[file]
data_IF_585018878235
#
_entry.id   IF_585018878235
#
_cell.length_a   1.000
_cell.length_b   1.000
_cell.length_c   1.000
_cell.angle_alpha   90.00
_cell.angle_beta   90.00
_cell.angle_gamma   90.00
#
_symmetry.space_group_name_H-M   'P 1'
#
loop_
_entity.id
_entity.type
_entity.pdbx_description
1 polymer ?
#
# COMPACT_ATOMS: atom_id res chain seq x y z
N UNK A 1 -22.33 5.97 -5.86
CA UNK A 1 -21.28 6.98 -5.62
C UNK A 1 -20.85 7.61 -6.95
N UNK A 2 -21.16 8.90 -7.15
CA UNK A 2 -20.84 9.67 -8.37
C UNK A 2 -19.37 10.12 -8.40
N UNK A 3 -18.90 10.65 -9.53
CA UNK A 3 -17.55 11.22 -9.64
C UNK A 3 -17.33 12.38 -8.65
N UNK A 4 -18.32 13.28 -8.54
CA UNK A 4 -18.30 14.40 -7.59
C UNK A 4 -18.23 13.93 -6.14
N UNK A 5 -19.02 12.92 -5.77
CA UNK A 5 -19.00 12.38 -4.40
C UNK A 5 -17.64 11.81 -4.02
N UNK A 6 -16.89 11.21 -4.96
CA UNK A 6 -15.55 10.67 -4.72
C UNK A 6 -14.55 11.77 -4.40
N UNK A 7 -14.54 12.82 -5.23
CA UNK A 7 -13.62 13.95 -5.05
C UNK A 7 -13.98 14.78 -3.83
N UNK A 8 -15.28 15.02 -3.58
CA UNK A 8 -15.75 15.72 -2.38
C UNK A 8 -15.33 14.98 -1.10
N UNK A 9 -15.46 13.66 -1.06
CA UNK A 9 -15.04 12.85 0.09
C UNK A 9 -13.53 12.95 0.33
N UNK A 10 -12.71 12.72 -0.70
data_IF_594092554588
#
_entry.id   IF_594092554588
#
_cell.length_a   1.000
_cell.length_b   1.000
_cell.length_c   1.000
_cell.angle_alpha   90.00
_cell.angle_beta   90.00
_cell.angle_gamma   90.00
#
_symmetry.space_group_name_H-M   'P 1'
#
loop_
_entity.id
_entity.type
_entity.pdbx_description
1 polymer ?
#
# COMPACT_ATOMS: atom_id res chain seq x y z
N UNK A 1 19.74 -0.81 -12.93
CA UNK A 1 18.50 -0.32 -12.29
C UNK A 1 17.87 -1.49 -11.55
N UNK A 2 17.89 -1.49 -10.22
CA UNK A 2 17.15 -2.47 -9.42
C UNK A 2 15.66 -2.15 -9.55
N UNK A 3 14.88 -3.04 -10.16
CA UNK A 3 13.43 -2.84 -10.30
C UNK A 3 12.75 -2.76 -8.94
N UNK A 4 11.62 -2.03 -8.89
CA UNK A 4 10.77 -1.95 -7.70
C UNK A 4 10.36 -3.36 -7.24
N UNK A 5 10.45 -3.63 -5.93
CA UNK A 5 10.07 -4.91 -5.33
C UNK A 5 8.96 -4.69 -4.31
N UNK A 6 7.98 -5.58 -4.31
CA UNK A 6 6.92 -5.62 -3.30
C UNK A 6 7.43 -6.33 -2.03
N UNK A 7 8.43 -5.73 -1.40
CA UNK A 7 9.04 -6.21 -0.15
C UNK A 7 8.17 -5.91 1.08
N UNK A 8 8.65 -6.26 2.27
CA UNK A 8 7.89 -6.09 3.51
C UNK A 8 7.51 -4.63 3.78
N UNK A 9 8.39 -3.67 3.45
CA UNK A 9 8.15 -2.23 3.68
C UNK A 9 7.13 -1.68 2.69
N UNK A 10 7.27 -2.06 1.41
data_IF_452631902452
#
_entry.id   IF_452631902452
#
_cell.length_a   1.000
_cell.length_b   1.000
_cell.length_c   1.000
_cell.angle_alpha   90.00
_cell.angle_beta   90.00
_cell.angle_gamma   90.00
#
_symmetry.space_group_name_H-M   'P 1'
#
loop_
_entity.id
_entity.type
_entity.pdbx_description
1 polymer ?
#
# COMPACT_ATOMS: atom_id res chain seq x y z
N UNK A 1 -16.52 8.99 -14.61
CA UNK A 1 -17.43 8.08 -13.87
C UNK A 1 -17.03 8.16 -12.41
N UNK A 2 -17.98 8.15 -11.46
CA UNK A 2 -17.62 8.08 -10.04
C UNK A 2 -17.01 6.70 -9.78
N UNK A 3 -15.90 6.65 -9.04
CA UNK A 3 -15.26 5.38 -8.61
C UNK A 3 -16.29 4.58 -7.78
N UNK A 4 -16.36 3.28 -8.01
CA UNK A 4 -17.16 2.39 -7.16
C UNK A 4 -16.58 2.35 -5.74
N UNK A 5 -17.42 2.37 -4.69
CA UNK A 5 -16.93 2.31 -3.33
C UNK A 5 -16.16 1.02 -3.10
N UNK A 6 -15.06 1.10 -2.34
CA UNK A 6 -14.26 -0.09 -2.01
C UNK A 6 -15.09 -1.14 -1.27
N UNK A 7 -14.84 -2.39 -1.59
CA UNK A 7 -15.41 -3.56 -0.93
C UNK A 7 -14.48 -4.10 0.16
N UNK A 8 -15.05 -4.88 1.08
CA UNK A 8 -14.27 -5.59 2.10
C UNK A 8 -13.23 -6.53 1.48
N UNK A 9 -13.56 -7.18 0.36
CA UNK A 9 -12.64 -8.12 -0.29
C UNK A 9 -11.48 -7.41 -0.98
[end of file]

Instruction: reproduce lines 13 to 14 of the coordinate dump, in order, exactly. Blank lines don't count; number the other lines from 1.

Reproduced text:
#
loop_